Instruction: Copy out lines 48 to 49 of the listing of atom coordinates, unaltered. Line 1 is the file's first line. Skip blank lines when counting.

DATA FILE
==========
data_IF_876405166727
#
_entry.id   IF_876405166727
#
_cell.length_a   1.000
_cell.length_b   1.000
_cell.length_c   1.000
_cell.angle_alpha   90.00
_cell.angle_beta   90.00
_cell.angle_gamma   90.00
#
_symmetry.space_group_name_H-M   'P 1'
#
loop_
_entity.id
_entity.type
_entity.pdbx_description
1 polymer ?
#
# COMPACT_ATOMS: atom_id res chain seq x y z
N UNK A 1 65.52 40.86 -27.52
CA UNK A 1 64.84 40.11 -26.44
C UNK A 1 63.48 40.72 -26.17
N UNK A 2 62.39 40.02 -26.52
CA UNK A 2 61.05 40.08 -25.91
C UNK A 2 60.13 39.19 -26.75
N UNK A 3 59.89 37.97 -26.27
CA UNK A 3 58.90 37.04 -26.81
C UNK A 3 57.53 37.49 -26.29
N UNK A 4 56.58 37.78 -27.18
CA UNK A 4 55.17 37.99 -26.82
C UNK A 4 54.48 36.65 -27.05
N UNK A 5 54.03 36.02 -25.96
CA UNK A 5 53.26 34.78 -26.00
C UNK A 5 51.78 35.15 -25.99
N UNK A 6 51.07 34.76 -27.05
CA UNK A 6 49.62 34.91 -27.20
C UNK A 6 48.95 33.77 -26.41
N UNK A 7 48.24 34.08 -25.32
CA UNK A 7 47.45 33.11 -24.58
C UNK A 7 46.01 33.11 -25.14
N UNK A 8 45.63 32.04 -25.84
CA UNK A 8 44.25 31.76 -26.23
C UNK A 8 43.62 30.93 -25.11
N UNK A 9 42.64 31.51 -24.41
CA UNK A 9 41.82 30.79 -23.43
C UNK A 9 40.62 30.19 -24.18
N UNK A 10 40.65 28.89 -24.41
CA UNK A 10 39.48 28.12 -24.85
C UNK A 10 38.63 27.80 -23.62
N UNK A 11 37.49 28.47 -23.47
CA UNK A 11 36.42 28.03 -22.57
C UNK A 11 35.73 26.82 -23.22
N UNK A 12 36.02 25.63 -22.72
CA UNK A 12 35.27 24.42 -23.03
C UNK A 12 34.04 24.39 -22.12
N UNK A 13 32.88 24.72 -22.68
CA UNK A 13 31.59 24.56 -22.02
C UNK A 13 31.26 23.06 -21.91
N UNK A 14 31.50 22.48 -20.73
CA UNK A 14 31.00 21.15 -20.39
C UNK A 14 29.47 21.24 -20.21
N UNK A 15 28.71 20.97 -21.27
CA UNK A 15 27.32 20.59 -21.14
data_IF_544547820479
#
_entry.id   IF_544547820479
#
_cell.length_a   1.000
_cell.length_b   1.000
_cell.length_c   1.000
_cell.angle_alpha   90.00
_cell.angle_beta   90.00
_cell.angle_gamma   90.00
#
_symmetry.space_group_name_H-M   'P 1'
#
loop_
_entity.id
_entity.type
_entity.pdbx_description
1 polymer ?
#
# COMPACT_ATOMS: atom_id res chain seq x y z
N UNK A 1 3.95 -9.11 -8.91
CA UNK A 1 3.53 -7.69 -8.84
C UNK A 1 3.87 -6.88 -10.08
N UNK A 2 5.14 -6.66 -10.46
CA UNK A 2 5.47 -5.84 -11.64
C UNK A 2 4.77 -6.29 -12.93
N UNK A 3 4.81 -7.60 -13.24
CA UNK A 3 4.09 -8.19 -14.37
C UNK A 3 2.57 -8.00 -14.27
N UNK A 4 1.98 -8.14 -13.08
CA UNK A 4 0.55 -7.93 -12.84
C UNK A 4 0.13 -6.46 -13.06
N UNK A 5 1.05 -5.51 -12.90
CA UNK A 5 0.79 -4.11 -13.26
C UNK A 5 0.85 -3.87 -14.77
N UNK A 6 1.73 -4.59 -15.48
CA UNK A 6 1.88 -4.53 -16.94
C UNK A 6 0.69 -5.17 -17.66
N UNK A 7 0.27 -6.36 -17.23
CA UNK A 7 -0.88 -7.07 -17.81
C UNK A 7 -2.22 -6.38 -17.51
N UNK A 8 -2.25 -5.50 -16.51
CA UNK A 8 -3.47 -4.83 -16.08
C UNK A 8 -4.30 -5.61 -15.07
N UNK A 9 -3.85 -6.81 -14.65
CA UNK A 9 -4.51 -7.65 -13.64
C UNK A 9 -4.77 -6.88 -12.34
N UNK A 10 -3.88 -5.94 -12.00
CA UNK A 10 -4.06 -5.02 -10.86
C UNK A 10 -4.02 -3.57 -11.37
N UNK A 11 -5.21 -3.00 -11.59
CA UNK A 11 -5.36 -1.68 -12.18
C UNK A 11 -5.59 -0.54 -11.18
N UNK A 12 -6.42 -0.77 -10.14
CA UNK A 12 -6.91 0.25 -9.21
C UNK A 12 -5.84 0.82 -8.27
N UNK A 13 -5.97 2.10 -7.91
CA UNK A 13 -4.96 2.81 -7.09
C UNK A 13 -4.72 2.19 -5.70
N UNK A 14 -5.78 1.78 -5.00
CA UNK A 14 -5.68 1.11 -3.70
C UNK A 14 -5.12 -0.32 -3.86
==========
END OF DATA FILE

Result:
N UNK A 10 40.65 28.89 -24.41
CA UNK A 10 39.48 28.12 -24.85